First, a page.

A picture speaks a thousand words, or so they say. Well, a piece of animation may or may not comprise a thousand pictures, but it does have the potential to greatly enhance a users experience of a website or digital product.
First of all, what constitutes a micro animation? Well, essentially the term has come to mean a little bit of movement within a user interface that (hopefully) helps to convey meaning and guides the user through the tasks before them.
In this context, micro animations are quite functional elements. They may be triggered by a certain user action, and they provide a valuable bit of feedback. Perhaps the most simple instance of this within a mobile app would be that after the tap of a button or link, new content slides into view rather than suddenly appearing.
That kind of simple movement is very much a given these days though. In fact, there is now a myriad of examples out there of inventive and often quite subtle animation details which support user interactions.
For instance, on an e-commerce site, the use of animation might provide a quick visual connection between an add to basket button and the basket icon itself, putting the user at ease that the product they want to buy has been ‘physically’ put there.
Another interesting example is when animation combines with an illusion of depth or 3D space, such as when content that forms a sequence is delivered on cards stacked one above another. As the user moves through the sequence a new card comes to the front.
In fact, many of the animation details that we see and experience in digital apps share a common purpose - to bring what is essentially an imaginary and virtual thing to life. To make an app feel like a real tactile product is perhaps the holy grail for UI designers, and clever pieces of movement can definitely achieve that.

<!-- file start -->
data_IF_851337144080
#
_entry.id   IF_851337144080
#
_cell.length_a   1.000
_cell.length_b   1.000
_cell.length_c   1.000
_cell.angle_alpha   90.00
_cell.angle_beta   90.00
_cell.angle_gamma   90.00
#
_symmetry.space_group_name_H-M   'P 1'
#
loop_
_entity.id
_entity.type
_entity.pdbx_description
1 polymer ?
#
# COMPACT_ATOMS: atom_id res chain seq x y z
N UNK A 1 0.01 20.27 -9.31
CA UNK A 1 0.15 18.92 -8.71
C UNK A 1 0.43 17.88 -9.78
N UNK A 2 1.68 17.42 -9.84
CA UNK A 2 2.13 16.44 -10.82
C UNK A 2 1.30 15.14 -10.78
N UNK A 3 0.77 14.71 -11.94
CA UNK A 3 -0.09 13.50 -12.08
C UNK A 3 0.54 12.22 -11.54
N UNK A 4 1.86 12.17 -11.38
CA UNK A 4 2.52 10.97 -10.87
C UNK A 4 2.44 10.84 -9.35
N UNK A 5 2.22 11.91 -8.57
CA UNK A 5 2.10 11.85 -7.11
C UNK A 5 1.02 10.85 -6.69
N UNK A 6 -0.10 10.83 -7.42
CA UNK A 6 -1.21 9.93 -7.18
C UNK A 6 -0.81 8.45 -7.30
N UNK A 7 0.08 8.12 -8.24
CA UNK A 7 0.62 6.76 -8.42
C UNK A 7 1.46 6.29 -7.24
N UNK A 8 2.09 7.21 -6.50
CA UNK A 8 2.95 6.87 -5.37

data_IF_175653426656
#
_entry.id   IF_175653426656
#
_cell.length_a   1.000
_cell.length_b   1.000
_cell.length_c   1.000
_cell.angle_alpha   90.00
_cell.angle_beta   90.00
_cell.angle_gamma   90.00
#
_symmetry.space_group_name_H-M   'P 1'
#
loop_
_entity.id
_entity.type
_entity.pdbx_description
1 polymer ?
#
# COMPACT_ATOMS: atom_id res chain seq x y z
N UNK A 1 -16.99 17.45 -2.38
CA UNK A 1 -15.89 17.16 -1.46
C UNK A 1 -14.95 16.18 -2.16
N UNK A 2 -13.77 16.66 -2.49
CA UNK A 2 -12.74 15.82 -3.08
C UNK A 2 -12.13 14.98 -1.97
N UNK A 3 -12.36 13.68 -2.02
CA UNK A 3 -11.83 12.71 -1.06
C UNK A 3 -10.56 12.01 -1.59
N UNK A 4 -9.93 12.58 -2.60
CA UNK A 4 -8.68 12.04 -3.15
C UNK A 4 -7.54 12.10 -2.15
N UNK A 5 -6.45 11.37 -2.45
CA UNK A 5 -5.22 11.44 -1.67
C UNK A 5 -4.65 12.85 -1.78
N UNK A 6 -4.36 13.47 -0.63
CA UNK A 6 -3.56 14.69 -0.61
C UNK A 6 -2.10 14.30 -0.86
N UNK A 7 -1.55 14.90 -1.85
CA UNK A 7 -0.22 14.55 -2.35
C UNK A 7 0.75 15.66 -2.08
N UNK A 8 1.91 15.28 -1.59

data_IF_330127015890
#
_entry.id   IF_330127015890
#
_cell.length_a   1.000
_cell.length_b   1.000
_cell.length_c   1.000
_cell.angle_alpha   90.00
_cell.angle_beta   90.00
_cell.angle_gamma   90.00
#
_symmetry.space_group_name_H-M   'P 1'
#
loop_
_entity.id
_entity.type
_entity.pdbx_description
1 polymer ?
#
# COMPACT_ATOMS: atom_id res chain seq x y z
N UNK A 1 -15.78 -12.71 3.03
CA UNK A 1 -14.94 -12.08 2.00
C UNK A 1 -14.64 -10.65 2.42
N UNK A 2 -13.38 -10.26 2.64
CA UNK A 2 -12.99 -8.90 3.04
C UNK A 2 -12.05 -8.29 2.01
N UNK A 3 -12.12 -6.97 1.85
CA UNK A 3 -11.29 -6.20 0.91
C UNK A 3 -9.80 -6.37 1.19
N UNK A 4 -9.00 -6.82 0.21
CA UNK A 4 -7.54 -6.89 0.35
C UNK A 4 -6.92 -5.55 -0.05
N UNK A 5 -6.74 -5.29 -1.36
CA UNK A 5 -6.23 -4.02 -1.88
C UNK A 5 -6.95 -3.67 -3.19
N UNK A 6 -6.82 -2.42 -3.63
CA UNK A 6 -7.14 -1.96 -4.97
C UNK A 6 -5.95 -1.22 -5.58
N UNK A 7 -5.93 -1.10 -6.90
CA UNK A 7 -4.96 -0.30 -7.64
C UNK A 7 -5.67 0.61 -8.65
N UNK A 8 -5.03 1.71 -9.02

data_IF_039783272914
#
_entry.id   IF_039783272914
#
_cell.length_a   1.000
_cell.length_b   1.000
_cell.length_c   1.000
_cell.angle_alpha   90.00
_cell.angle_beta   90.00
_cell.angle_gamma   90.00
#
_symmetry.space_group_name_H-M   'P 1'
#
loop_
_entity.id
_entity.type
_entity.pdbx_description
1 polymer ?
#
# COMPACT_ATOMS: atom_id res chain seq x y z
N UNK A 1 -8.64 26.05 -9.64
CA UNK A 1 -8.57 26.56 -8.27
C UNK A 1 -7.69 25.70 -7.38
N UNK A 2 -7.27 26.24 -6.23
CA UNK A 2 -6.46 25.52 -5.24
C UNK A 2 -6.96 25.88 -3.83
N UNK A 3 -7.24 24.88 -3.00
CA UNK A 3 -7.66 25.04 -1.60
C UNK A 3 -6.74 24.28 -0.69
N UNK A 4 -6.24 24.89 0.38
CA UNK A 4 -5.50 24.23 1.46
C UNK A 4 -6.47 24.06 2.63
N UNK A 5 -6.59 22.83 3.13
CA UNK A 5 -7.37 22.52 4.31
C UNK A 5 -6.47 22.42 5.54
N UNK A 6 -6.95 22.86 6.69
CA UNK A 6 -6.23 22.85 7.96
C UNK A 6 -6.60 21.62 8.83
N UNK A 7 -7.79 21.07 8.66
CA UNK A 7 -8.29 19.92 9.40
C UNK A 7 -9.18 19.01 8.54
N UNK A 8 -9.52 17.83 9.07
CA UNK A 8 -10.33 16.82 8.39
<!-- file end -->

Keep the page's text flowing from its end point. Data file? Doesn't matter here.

Effective and clever animations actually go fairly unnoticed. You are probably far more likely to notice when there is a total absence of micro animations (or micro interactions as they may also be called), especially in a device based app. Suddenly the interface will feel a little lifeless. Not nearly so much fun, or as intuitive to use.
This becomes especially critical when the user has initiated an action that then requires them to wait while the system works it out. Failing to update your user on the progress of a more complicated process can be a disaster. A progress animation could just be a simple and functional loading bar, or perhaps an opportunity to be more creative with a charming animation that sets user expectations and amuses them while they wait.
I think this hints at another branch of micro animation worth mentioning. The kind that is less functional and more just plain fun. I’m thinking of examples that take advantage of animation’s inherent potential to not simply inform users, but to delight them, to make them smile.
Gecko took the opportunity to be playful with some animated details when developing a nursery website recently. We introduced little pieces of incidental movement, such as a swing or a seesaw or a toy car, that have no functional value but really bring charm and sense of joy to the content.
The thing to remember when adding animation like this is that it should be done with care and a degree of restraint. Little pieces of motion should not be annoying, or distracting. The placement and staging need to be considered and refined. Make ‘em smile, don’t make ‘em curse.
Right now I’m having fun getting to grips with Adobe XD, a tool for prototyping digital experiences, which has some really neat and nifty animation features built in.
Let’s just say that where there is a will to animate, there is a way, and the benefits that users feel when it’s done right make it well worth the effort.